Win Win

A wonderful narrative that effectively argues the value of going to the mat for another.

In an effort to take better care of his family (Story Goal of `Doing) Protagonist lawyer Mike Flaherty (Paul Giamatti) sets the trouble of this story into motion with his decision to take on stewardship of the aging Leo Poplar (Burt Young) (Story Driver of `Decision). Concerned with how badly things are going for him and his practice (Main Character Concern of `Progress), Mike thinks only of protecting his family (MC Issue of Security) and thus, has no problem taking Leo's stipend and putting the old man in a rest home (Main Character Problem of `Effect).

The story really kicks into gear when Leo's grandson and Influence Character Kyle (Alex Shaffer) arrives. Coming complete with the presence of mind needed to force Mike to reevaluate his life (Influence Character Throughline of `Mind), Kyle's self-assuredness shocks Mike into some seriously needed character growth (Influence Character Issue of `Confidence). Kyle's explanation for how he was able to break free from the wrestle hold--"Whatever the fuck it takes"--is precisely the sort of thing Mike needs to hear (Influence Character Problem of `Theory).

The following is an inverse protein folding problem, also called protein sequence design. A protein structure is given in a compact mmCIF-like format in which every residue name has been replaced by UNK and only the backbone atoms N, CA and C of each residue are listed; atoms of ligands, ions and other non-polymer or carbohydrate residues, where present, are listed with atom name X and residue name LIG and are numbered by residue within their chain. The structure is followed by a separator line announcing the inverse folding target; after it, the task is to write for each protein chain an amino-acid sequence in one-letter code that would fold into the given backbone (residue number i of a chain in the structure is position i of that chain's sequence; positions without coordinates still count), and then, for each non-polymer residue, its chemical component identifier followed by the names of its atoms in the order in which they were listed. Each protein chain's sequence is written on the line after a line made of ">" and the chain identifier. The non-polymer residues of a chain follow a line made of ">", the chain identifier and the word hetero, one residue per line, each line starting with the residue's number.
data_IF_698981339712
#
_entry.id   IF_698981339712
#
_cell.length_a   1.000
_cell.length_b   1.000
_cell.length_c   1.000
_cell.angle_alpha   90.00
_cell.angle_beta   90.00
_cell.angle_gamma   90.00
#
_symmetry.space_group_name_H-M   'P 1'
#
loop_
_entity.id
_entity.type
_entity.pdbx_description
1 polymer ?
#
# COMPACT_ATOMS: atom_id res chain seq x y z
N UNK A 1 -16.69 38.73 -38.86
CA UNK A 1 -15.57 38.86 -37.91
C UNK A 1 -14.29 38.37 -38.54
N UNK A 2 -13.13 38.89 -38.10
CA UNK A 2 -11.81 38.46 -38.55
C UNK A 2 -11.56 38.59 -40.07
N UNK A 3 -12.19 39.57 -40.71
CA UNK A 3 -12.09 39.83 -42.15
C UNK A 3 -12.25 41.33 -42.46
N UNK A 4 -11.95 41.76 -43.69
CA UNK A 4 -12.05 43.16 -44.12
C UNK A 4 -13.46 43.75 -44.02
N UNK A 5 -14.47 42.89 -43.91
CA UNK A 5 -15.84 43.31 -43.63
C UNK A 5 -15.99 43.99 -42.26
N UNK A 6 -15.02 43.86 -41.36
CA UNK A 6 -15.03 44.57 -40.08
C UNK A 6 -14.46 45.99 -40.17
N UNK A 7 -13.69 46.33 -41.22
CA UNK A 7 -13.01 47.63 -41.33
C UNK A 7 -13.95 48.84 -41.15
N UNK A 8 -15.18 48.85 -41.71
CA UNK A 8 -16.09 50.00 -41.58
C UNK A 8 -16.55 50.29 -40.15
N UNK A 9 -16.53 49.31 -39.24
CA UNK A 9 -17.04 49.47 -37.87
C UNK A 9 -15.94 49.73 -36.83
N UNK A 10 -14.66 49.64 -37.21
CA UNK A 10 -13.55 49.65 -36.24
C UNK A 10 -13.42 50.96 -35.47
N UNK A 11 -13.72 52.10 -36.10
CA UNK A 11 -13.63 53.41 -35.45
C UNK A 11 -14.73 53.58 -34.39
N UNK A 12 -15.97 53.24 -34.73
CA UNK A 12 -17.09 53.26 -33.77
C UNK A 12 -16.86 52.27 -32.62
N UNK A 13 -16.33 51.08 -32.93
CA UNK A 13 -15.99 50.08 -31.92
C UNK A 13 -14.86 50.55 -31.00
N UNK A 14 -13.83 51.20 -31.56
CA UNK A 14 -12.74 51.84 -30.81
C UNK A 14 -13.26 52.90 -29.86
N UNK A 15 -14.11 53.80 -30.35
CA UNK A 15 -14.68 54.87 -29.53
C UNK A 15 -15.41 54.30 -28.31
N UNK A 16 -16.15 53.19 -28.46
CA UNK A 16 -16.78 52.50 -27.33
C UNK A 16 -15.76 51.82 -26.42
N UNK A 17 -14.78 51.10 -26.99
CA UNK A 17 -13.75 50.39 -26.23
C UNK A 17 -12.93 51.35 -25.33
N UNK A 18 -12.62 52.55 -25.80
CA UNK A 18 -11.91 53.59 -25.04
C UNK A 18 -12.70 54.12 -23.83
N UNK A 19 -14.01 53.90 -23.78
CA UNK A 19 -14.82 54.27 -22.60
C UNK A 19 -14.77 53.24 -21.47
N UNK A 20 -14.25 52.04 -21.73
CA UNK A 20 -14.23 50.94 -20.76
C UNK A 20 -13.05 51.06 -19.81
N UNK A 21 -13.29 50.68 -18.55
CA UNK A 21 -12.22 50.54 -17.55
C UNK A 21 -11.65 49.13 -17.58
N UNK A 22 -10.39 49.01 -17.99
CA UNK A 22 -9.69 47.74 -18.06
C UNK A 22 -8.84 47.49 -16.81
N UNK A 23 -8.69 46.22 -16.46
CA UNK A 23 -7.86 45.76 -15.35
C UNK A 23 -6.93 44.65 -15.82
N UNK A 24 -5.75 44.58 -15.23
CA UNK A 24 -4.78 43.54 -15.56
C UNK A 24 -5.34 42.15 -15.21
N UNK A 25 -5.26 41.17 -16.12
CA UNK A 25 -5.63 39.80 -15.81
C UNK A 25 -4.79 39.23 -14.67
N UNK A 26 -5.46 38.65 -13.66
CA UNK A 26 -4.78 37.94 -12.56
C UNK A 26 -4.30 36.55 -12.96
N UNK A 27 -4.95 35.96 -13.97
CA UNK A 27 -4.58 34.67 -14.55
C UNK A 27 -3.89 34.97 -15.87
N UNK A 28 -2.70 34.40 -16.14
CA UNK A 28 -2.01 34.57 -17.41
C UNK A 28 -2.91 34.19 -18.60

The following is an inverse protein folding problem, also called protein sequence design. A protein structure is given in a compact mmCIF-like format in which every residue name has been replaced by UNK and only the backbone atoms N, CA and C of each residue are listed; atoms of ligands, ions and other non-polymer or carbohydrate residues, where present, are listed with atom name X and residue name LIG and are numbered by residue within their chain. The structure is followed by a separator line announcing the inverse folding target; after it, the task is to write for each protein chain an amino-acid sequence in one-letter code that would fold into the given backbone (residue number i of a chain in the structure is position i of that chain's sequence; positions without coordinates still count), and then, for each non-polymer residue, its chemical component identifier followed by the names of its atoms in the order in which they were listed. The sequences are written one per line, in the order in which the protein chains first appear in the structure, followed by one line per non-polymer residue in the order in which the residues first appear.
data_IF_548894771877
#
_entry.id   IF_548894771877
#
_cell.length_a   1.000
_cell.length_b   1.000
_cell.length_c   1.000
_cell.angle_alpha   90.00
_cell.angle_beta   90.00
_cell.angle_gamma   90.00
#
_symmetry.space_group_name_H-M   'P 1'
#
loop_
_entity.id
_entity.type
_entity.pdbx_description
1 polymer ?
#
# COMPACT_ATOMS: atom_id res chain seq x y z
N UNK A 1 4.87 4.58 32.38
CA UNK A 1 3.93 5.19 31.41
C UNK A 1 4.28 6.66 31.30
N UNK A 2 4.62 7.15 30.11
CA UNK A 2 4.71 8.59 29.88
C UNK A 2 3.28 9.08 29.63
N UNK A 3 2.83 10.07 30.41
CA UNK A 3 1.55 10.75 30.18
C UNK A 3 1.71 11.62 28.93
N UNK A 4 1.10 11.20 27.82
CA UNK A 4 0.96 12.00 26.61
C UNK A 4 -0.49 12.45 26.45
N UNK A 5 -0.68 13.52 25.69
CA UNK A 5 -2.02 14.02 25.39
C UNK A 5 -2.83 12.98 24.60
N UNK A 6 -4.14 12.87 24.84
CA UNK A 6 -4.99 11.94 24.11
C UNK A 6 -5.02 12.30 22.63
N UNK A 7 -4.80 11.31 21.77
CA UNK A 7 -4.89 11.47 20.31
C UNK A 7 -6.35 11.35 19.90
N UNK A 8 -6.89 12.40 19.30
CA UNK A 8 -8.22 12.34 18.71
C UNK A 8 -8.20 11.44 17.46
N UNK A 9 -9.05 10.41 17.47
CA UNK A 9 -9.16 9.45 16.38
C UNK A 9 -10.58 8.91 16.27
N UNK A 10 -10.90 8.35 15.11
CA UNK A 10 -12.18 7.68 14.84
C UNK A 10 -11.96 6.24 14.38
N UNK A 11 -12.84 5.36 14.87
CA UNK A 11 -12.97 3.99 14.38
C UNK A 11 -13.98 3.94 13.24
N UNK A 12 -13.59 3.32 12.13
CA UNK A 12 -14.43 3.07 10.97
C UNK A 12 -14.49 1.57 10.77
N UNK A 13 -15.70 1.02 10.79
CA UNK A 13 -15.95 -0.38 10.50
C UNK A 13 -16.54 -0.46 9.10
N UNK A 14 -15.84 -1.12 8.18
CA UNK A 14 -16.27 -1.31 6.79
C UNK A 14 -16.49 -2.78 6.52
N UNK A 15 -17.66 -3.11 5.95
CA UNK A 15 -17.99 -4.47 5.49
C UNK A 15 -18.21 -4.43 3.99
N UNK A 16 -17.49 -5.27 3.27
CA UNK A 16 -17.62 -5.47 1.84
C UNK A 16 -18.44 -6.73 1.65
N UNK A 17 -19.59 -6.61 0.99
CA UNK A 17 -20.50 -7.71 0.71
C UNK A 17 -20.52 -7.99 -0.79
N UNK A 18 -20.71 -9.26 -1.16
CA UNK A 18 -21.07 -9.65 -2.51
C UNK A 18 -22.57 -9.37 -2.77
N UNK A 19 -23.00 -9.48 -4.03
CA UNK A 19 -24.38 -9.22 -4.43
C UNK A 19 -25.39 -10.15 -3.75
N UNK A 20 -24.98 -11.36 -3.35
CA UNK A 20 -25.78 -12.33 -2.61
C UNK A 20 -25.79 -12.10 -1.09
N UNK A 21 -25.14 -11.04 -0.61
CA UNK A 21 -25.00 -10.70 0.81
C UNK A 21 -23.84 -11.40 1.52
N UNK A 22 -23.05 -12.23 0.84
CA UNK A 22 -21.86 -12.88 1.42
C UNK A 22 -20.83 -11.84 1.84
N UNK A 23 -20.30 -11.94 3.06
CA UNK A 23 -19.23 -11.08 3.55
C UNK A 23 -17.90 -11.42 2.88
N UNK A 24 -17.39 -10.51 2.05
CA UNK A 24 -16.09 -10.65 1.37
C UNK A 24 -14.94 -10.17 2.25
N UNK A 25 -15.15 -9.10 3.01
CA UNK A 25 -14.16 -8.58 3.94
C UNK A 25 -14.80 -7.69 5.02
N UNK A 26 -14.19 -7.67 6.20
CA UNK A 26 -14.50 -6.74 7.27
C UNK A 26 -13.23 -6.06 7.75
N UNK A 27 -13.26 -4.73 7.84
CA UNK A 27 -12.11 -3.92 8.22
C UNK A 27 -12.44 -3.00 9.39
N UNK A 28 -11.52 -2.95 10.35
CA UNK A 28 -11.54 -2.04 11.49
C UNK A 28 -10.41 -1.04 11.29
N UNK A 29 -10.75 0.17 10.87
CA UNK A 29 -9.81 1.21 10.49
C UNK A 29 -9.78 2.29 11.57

The relationship between the two principals, however, lacks the kind of emotional development needed for this crucial fourth throughline. There is one great scene--the same scene found in the trailer--where Mike asks "What's it like to be as good as you are?" (Relationship Story Concern of `Being). But that's it - that's the only scene like that. The result is that Mike's final change (Main Character Resolve of `Changed) comes off a bit formulaic. The storyform calls for it, but the story real estate wasn't there to support it. At a scant running time of 104 minutes, the Authors probably could have eeked out a couple extra scenes to really dive in to the relationship between Mike and Kyle.

Still, Mike's decision to finally man up and grab a second job (Main Character Solution of `Cause) feels like the right thing to do and brings a wonderful sense of relief to the hapless lawyer's struggle (Story Judgment of `Good). Looking past the actual structure, best friend Terry Delfino (Bobby Cannavale) adds some great humor to help lighten up this otherwise heavy character piece.

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